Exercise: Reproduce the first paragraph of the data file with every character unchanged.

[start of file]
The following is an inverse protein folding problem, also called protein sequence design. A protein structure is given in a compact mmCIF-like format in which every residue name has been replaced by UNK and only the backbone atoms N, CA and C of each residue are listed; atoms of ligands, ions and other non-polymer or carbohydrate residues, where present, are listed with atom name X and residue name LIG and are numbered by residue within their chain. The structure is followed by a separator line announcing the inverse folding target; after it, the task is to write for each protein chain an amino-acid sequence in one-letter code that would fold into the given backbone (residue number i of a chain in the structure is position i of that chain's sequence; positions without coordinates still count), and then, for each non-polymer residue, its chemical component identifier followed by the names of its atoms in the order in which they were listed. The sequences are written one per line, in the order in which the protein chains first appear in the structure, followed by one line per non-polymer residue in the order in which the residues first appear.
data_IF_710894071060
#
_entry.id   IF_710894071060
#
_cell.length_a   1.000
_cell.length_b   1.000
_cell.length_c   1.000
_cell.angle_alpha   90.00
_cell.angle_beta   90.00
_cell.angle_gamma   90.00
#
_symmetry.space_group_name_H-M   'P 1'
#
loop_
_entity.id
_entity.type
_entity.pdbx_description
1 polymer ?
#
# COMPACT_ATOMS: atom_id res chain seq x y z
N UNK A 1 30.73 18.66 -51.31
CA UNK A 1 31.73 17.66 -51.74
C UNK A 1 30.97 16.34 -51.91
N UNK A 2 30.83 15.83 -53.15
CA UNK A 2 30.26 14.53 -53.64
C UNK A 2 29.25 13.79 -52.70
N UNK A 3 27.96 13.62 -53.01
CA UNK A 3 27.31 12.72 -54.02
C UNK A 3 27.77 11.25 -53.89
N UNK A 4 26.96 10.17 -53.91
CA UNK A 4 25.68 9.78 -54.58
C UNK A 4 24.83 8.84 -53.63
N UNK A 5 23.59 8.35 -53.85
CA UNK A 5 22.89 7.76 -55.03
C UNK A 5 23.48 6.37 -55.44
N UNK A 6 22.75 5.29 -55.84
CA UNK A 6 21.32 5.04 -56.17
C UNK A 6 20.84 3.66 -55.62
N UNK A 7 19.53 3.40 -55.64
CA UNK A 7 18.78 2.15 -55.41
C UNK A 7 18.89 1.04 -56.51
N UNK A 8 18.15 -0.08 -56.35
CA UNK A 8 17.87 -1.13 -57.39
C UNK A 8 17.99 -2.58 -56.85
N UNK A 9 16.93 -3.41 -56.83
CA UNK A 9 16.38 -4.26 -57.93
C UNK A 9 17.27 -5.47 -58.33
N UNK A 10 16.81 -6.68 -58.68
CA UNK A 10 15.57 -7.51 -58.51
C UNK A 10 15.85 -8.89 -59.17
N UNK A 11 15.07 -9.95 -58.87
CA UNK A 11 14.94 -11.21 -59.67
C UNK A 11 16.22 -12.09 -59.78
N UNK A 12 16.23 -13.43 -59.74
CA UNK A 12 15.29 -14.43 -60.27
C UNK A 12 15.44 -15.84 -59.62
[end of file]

The following is an inverse protein folding problem, also called protein sequence design. A protein structure is given in a compact mmCIF-like format in which every residue name has been replaced by UNK and only the backbone atoms N, CA and C of each residue are listed; atoms of ligands, ions and other non-polymer or carbohydrate residues, where present, are listed with atom name X and residue name LIG and are numbered by residue within their chain. The structure is followed by a separator line announcing the inverse folding target; after it, the task is to write for each protein chain an amino-acid sequence in one-letter code that would fold into the given backbone (residue number i of a chain in the structure is position i of that chain's sequence; positions without coordinates still count), and then, for each non-polymer residue, its chemical component identifier followed by the names of its atoms in the order in which they were listed. The sequences are written one per line, in the order in which the protein chains first appear in the structure, followed by one line per non-polymer residue in the order in which the residues first appear.